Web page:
As with any business, the health of the general economy will play a role in Dynadot's rate of future growth. Han noted, "I am cautious about the economy. Europe and China are in recession. The US Fed overnight rate has risen from 1% to 6% in less than a year. Rising interest rates are bad for all asset classes including domain names. The US commercial real estate market is in decline already. That said, Dynadot is still growing steadily. We are on track to have our best year ever in 2023. Though I think our growth is at the expense of other registrars, and not due to industry growth."

After reading about Han's obsession with academic achievement in his youth and business success over the past two decades, you might expect him to be a workaholic but he still has a firm grasp on what is most important in life. "I spend a lot of time with my family and we have twin daughters who are in high school now. My favorite hobbies are ultimate frisbee and Argentine tango dancing," Todd added. "I guess you can say I have been bitten by the ballroom dancing bug."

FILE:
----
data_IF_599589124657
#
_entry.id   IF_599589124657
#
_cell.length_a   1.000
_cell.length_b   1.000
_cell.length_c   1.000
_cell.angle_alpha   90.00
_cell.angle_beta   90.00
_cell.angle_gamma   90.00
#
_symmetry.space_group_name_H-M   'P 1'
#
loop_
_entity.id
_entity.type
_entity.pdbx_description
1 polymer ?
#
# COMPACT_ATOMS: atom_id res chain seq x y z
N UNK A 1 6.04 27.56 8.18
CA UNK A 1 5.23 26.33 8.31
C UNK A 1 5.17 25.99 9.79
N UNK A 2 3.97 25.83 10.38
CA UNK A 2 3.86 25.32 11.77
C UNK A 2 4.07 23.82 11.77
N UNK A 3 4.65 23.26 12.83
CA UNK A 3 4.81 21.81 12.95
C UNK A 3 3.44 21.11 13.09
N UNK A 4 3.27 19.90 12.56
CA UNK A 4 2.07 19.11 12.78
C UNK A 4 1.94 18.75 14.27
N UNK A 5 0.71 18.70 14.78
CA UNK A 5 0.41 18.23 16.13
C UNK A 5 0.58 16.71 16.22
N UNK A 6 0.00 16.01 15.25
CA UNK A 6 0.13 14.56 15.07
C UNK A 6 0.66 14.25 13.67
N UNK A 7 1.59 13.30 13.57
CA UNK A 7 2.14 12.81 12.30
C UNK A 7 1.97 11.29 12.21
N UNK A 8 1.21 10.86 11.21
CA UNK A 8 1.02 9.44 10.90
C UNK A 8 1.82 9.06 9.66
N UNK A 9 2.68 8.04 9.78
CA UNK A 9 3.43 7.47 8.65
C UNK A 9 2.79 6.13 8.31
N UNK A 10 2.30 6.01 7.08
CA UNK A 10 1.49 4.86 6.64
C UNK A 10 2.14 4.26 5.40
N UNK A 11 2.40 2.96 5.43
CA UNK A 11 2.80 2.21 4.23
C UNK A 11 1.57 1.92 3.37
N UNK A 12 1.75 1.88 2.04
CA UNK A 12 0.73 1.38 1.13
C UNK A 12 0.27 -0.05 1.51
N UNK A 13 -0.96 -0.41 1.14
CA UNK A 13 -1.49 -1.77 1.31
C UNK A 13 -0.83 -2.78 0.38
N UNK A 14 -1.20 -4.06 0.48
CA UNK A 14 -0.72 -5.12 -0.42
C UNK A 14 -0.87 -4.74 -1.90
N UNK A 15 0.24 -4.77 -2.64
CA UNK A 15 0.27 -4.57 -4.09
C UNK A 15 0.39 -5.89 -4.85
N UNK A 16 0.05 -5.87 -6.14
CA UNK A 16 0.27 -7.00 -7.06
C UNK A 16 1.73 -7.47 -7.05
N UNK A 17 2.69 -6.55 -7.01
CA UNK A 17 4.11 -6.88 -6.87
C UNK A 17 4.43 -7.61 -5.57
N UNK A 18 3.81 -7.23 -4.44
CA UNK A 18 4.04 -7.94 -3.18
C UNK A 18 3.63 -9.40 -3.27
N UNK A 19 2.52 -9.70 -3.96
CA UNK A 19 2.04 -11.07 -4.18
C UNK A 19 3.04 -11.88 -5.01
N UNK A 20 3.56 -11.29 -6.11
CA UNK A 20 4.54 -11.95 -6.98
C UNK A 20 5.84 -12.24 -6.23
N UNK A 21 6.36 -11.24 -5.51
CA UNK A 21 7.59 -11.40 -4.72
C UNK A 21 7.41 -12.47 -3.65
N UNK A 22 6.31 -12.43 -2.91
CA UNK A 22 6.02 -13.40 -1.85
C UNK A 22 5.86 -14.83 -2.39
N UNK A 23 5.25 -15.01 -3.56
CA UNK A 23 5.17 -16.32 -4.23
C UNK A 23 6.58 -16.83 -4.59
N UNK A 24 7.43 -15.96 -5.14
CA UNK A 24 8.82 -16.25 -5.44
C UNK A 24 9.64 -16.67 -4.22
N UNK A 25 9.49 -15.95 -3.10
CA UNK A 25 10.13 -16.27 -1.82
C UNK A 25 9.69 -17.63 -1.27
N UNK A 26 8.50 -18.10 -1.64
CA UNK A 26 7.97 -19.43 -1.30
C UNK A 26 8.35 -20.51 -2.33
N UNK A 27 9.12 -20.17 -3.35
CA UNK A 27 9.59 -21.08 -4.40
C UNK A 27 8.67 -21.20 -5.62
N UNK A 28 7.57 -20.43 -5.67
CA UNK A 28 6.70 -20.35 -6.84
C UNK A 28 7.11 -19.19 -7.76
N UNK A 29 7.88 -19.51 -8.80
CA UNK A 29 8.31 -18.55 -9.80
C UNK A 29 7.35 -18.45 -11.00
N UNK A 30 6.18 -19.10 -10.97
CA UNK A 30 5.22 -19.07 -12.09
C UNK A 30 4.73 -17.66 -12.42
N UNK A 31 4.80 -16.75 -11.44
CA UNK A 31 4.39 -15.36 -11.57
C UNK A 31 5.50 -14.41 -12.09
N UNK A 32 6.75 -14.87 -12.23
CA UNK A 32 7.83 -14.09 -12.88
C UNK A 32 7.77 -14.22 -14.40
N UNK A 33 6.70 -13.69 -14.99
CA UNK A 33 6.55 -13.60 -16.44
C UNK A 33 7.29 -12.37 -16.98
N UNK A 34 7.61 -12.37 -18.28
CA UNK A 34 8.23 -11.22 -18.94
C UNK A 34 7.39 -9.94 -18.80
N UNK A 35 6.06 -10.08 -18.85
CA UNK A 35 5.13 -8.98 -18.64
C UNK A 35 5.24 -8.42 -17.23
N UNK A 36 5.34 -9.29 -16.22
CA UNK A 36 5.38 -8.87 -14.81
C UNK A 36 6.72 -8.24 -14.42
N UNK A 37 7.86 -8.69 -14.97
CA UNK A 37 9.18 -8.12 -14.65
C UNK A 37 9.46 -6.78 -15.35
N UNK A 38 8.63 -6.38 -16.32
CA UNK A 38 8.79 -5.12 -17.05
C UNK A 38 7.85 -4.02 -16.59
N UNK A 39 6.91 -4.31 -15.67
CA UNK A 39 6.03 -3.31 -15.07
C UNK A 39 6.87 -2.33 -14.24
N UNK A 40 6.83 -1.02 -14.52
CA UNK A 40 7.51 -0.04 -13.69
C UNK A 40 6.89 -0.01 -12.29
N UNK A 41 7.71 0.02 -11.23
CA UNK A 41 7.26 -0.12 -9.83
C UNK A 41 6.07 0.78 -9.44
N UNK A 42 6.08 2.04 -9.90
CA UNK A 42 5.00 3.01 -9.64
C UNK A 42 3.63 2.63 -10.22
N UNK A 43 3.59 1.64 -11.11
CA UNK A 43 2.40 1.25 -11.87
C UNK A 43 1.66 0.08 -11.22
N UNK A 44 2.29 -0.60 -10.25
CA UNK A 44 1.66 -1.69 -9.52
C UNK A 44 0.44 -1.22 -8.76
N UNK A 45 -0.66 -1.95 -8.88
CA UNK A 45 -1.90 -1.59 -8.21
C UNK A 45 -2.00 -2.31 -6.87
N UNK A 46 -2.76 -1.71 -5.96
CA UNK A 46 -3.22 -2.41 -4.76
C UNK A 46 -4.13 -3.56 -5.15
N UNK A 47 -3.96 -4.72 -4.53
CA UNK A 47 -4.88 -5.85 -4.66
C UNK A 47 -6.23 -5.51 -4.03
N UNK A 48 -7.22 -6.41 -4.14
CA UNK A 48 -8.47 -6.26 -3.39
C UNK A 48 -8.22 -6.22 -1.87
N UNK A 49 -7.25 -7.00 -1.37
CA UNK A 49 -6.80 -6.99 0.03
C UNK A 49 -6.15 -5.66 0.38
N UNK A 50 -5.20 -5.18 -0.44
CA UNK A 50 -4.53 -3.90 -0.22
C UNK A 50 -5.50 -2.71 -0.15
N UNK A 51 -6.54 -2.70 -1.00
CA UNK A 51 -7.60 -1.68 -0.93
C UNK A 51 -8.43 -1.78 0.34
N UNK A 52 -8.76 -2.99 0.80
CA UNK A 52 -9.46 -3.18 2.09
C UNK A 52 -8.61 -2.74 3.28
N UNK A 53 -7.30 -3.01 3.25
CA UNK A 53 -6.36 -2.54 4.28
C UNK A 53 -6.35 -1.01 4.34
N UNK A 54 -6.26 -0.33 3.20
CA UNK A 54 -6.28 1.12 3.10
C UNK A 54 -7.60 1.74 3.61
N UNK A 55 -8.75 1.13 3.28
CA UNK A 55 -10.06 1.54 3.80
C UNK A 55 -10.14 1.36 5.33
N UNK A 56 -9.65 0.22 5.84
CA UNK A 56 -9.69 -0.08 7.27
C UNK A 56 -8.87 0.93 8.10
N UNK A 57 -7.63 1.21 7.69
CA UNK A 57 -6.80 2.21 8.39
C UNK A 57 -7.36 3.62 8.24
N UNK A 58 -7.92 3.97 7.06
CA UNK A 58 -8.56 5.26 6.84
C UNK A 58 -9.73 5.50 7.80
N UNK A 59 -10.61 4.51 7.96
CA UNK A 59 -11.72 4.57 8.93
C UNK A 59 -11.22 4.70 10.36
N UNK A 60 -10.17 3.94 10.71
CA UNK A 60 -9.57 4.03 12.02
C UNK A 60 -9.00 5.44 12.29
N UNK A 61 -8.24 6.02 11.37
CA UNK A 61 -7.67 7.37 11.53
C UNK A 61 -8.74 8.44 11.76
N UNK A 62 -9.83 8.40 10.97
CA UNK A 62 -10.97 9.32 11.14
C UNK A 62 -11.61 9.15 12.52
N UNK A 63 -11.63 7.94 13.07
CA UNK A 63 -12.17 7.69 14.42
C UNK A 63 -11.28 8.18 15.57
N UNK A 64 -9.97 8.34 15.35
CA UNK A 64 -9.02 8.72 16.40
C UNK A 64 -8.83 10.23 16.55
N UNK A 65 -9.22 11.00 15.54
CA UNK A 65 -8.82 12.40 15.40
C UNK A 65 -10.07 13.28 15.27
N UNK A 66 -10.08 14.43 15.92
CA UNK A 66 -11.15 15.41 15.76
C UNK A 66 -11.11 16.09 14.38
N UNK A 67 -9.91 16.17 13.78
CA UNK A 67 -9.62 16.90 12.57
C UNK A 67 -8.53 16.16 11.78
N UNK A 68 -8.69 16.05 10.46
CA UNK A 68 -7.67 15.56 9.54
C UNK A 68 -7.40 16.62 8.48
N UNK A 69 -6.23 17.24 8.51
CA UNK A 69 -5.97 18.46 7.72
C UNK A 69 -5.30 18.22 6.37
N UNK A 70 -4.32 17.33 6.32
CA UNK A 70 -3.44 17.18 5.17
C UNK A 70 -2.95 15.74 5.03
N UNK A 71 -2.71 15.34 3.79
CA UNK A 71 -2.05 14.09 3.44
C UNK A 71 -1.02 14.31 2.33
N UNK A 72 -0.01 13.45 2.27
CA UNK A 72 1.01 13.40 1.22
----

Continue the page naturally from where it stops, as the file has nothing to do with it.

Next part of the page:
"At work I spend all my time in front of the computer thinking deeply about company strategy or writing Java code. Dancing allows me to decompress and live in the present. It allows me to express my non-logical artistic side and I get to meet all kinds of people and have made many new friends."

At right and at far left below: Todd Han unwinding on the ballroom dance floor.

Below: Todd Han mixing it up in a different arena during an Ultimate frisbee game.

Whether it is at work or at play, Todd Han will continue to rely on the values he learned in childhood - strive to be the best you can be in whatever you do!